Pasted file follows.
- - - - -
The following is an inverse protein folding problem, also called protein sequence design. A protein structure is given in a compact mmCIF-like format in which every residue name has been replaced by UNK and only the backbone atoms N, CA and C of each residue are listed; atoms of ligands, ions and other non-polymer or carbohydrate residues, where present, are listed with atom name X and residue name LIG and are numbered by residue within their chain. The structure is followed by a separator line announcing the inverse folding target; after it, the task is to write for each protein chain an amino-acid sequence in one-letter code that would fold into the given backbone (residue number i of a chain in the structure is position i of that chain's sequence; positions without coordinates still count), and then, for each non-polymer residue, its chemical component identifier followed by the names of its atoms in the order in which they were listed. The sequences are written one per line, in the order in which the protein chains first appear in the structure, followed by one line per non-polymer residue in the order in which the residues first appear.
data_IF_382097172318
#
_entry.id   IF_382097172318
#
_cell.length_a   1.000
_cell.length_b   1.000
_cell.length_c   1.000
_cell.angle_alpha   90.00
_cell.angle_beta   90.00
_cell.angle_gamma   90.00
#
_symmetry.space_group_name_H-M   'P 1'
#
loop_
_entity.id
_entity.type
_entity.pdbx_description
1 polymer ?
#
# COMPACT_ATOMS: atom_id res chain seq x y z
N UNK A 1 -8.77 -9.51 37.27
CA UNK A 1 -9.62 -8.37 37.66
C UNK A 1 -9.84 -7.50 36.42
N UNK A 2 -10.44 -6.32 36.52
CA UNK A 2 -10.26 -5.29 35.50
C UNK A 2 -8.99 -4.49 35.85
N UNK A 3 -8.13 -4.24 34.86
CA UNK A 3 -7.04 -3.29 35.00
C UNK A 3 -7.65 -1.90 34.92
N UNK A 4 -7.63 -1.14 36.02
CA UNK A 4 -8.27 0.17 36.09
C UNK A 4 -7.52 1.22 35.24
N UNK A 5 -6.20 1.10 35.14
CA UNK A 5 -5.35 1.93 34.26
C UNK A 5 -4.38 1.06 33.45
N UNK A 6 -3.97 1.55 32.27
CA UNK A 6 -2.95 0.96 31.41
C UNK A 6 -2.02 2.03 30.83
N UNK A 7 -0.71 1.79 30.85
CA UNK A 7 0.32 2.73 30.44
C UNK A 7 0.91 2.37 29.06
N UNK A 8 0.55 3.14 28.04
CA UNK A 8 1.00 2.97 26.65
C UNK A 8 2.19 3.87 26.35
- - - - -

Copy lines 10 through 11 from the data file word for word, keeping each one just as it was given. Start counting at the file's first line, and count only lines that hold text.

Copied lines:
_cell.angle_beta   90.00
_cell.angle_gamma   90.00